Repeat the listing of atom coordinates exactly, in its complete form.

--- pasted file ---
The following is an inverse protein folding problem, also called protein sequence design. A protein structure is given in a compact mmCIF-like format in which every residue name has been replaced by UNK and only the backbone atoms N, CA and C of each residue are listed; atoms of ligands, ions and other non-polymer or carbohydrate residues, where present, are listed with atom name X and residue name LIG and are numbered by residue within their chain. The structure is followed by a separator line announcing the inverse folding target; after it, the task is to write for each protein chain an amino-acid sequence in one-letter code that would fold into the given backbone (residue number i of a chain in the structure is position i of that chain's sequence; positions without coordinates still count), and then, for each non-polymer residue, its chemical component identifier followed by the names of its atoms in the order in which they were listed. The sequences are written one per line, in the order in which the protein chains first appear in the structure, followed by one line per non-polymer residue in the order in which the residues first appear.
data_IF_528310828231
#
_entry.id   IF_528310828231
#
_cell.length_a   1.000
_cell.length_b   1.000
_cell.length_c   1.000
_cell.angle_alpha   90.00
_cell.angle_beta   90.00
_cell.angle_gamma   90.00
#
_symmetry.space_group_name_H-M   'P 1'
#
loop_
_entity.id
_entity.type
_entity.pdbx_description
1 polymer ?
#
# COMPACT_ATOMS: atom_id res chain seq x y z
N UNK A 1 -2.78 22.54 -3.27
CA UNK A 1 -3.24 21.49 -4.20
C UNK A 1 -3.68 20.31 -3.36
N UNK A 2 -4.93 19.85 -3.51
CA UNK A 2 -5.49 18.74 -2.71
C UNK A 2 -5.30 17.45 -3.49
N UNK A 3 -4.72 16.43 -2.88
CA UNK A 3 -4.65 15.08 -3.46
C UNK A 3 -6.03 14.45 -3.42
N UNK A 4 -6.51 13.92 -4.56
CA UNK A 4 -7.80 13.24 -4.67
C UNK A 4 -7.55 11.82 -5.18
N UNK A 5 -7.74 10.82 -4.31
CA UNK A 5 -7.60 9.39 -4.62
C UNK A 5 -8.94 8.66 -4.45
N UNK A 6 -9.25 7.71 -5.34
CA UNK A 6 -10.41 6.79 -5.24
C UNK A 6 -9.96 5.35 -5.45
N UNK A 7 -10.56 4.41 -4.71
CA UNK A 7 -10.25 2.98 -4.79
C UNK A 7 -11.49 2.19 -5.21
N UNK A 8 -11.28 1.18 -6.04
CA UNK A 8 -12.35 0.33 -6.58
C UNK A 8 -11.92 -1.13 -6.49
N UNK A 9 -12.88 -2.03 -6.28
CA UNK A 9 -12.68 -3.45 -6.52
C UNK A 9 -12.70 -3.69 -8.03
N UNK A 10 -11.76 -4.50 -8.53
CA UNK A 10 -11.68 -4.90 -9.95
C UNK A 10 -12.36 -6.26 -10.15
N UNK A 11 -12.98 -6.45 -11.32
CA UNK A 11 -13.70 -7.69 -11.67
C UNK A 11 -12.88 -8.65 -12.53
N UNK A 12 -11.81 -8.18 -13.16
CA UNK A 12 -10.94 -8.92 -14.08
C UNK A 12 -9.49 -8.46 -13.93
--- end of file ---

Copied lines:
The following is an inverse protein folding problem, also called protein sequence design. A protein structure is given in a compact mmCIF-like format in which every residue name has been replaced by UNK and only the backbone atoms N, CA and C of each residue are listed; atoms of ligands, ions and other non-polymer or carbohydrate residues, where present, are listed with atom name X and residue name LIG and are numbered by residue within their chain. The structure is followed by a separator line announcing the inverse folding target; after it, the task is to write for each protein chain an amino-acid sequence in one-letter code that would fold into the given backbone (residue number i of a chain in the structure is position i of that chain's sequence; positions without coordinates still count), and then, for each non-polymer residue, its chemical component identifier followed by the names of its atoms in the order in which they were listed. The sequences are written one per line, in the order in which the protein chains first appear in the structure, followed by one line per non-polymer residue in the order in which the residues first appear.
data_IF_528310828231
#
_entry.id   IF_528310828231
#
_cell.length_a   1.000
_cell.length_b   1.000
_cell.length_c   1.000
_cell.angle_alpha   90.00
_cell.angle_beta   90.00
_cell.angle_gamma   90.00
#
_symmetry.space_group_name_H-M   'P 1'
#
loop_
_entity.id
_entity.type
_entity.pdbx_description
1 polymer ?
#
# COMPACT_ATOMS: atom_id res chain seq x y z
N UNK A 1 -2.78 22.54 -3.27
CA UNK A 1 -3.24 21.49 -4.20
C UNK A 1 -3.68 20.31 -3.36
N UNK A 2 -4.93 19.85 -3.51
CA UNK A 2 -5.49 18.74 -2.71
C UNK A 2 -5.30 17.45 -3.49
N UNK A 3 -4.72 16.43 -2.88
CA UNK A 3 -4.65 15.08 -3.46
C UNK A 3 -6.03 14.45 -3.42
N UNK A 4 -6.51 13.92 -4.56
CA UNK A 4 -7.80 13.24 -4.67
C UNK A 4 -7.55 11.82 -5.18
N UNK A 5 -7.74 10.82 -4.31
CA UNK A 5 -7.60 9.39 -4.62
C UNK A 5 -8.94 8.66 -4.45
N UNK A 6 -9.25 7.71 -5.34
CA UNK A 6 -10.41 6.79 -5.24
C UNK A 6 -9.96 5.35 -5.45
N UNK A 7 -10.56 4.41 -4.71
CA UNK A 7 -10.25 2.98 -4.79
C UNK A 7 -11.49 2.19 -5.21
N UNK A 8 -11.28 1.18 -6.04
CA UNK A 8 -12.35 0.33 -6.58
C UNK A 8 -11.92 -1.13 -6.49
N UNK A 9 -12.88 -2.03 -6.28
CA UNK A 9 -12.68 -3.45 -6.52
C UNK A 9 -12.70 -3.69 -8.03
N UNK A 10 -11.76 -4.50 -8.53
CA UNK A 10 -11.68 -4.90 -9.95
C UNK A 10 -12.36 -6.26 -10.15
N UNK A 11 -12.98 -6.45 -11.32
CA UNK A 11 -13.70 -7.69 -11.67
C UNK A 11 -12.88 -8.65 -12.53
N UNK A 12 -11.81 -8.18 -13.16
CA UNK A 12 -10.94 -8.92 -14.08
C UNK A 12 -9.49 -8.46 -13.93